Al-Qaeda in Syria raids wedding party, warns against music and singing

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Al-Qaeda’s main branch in Syria, the Islamic State of Iraq and the Levant (ISIL), has raided a wedding party in the suburb of Aleppo and ordered stopping music and singing, the Asharq al-Awsat reported, quoting Syrian activists.

“One leader of the Islamic State warned residents that if a music band is invited to a wedding again, the person responsible will be arrested because this is immoral,” the newspaper reported, citing an internet page of the Syrian Revolution in Menbej.

The al-Qaeda leader reportedly asked the man in charge of the wedding to memorize a verse of the Quran and attend several religious courses at al-Qaeda’s center in Maskana, near Aleppo.

Written By: Al Arabiya
continue to source article at english.alarabiya.net

40 COMMENTS

    • In reply to Al Arabiya:

      “Al-Qaeda’s main branch in Syria…”

      “Main Branch?” In other words, in Syria, Al-Qaeda is now like a library system in a major American city. There’s a “Main Branch” and numerous satellite branches. Does this branch also have a headquarters, like say, Walmart does in Benton Arkansas? Finally, do Hamas, Hezbollah and The Taliban all also have “Main Branches” in Syria, and are the four organizations in competition with one another for…for…I don’t know, whatever?

      • In reply to #8 by IDLERACER:

        In reply to Al Arabiya:

        “Al-Qaeda’s main branch in Syria…”

        “Main Branch?” In other words, in Syria, Al-Qaeda is now like a library system in a major American city. There’s a “Main Branch” and numerous satellite branches. Does this branch also have a headquarters, like say, Walmart does in Benton…

        I hear Hamas do a better selection of bacon, but the Taliban have a two-for-one on hot dog sausages at the mo…

  1. Where did this no music no dancing thing come from? I don’t recall reading it in the Qur’an.

    Ashcroft demonstrated the Christian expression of this belief.

    The Buddhists decried “pot blowing” a primitive form of music on the grounds it made people too attached to the senses.

    • In reply to #2 by Roedy:I doubt that Buddhists slaughtered anybody over such, however.

      Where did this no music no dancing thing come from? I don’t recall reading it in the Qur’an.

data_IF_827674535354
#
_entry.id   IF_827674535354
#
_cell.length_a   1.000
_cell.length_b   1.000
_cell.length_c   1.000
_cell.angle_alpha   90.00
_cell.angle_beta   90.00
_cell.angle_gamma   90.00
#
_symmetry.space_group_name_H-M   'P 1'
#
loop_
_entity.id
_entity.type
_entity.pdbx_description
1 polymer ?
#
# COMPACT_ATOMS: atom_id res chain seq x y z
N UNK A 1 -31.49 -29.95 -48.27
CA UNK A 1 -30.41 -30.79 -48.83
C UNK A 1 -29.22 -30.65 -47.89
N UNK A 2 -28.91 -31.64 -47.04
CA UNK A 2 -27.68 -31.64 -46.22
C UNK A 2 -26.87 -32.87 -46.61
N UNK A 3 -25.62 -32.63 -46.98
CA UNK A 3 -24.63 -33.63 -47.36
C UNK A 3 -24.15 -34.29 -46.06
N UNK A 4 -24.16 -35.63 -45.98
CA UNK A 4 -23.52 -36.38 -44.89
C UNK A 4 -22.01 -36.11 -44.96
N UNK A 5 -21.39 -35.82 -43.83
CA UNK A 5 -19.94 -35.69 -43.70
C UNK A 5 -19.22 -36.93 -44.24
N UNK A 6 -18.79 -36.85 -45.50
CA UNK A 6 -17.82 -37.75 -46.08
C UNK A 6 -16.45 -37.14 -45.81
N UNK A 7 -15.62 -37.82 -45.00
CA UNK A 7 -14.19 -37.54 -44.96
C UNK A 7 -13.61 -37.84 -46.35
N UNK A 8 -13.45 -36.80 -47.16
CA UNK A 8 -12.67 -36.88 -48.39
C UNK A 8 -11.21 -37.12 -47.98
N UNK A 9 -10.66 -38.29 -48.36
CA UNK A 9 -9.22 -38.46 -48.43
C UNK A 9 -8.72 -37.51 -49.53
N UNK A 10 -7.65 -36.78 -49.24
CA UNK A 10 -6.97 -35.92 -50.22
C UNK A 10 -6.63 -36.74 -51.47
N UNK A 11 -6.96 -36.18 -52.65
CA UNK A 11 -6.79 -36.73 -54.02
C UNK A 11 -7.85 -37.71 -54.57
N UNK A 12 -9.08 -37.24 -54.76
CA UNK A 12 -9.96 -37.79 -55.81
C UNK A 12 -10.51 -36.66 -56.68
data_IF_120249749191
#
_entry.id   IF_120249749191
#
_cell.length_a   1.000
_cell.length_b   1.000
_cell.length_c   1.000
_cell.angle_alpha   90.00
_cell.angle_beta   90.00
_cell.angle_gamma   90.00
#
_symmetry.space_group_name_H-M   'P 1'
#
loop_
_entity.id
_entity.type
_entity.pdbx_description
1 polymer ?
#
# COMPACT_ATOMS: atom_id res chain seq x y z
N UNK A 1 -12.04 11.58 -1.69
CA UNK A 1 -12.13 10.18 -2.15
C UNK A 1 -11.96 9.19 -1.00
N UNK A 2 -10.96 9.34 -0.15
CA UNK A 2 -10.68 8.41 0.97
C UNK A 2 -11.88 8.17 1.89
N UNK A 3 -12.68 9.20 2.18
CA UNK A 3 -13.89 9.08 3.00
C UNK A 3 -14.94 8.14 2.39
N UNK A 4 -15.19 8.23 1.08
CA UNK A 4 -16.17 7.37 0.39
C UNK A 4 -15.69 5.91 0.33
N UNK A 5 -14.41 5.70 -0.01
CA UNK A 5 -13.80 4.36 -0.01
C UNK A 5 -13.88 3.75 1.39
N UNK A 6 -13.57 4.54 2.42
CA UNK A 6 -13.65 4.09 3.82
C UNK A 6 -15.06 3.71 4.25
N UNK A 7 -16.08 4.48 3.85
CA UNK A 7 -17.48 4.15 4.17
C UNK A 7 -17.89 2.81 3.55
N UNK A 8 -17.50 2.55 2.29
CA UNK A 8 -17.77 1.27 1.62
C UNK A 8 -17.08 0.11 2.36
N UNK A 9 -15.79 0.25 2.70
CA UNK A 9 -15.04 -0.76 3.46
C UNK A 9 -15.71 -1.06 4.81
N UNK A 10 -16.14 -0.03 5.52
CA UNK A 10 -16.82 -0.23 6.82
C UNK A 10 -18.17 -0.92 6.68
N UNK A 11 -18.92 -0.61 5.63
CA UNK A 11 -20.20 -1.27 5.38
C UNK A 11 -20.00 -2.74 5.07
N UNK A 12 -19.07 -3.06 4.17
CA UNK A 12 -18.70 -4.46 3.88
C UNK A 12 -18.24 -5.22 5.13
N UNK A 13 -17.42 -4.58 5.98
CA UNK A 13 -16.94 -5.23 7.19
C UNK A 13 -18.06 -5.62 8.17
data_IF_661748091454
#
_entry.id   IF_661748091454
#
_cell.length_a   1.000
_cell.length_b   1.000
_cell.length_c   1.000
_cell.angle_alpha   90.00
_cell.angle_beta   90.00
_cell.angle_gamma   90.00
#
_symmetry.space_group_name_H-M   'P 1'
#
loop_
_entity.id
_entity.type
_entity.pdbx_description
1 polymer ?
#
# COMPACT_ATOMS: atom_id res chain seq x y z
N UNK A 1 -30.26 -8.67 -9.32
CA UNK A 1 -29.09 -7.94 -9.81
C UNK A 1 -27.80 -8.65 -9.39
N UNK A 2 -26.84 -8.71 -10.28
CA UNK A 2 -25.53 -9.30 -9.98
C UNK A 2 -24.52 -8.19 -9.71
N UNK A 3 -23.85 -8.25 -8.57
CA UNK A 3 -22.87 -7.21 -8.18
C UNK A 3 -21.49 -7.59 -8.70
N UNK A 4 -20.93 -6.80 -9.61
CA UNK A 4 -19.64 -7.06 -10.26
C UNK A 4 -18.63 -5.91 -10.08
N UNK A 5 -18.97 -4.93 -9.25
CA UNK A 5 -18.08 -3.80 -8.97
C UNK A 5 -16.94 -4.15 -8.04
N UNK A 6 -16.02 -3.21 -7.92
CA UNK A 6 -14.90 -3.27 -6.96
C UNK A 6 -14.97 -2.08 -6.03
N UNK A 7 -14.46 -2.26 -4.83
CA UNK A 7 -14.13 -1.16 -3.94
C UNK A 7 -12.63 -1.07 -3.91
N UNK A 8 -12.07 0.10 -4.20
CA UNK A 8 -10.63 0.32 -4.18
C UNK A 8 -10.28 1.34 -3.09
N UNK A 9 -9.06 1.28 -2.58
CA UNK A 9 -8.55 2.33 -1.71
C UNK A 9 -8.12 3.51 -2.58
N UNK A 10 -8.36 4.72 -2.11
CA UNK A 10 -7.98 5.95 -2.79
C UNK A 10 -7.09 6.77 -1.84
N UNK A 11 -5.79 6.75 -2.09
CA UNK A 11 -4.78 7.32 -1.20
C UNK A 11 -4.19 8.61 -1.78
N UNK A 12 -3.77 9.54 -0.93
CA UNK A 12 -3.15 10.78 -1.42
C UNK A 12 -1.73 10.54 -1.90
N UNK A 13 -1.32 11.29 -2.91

Ashcroft demonstrated the Christian expression of this belief.

      The Buddhists decried “pot blowing” a primitive form of music on the grounds it made people too attached to the senses.

    • In reply to #2 by Roedy:

      Where did this no music no dancing thing come from? I don’t recall reading it in the Qur’an.Ashcroft demonstrated the Christian expression of this belief.The Buddhists decried “pot blowing” a primitive form of music on the grounds it made people too attached to the senses.

      It could have come from the Plymouth Brethren; although to give them their due, you are allowed to sing, but only the songs they permit.

      I speak as one who knows.

  2. Thanks Russia and China. By preventing the West from doing a “Libya job” very early in the Syrian civil war, you turned a reasonable chance of a peaceful secular Syrian state emerging in the next few years into a bloody sectarian mess that will fester for decades.

  3. If western culture and education are haram then why these sanctimonious prigs are using sniper, missile launcher, tanks and grenades and other modern tools of warfare instead of limiting to swords, bows and arrows, spears and axes just like their Muhammad.

    • In reply to #4 by prabo.bhil:

      If western culture and education are haram then why these sanctimonious prigs are using sniper, missile launcher, tanks and grenades and other modern tools of warfare instead of limiting to swords, bows and arrows, spears and axes just like their Muhammad.

      Not to mention computers, the Internet, mobile phones, televisions, radio, cars, lorries, motorbikes…

      I don’t remember any of these being mentioned in the Koran or being Islamic inventions either…

      • In reply to #9 by Dr Bob:

        In reply to #4 by prabo.bhil:

        If western culture and education are haram then why these sanctimonious prigs are using sniper, missile launcher, tanks and grenades and other modern tools of warfare instead of limiting to swords, bows and arrows, spears and axes just like their Muhammad.

        Not to ment…

        Think what would happen if the Amish all of the sudden got pissed-off at the world, armed themselves and began fighting mormons, catholics, lutherns, etc. A religious civil war with no good outcome. All of you religious people, go back to 1850, stay there and leave the rest of us alone.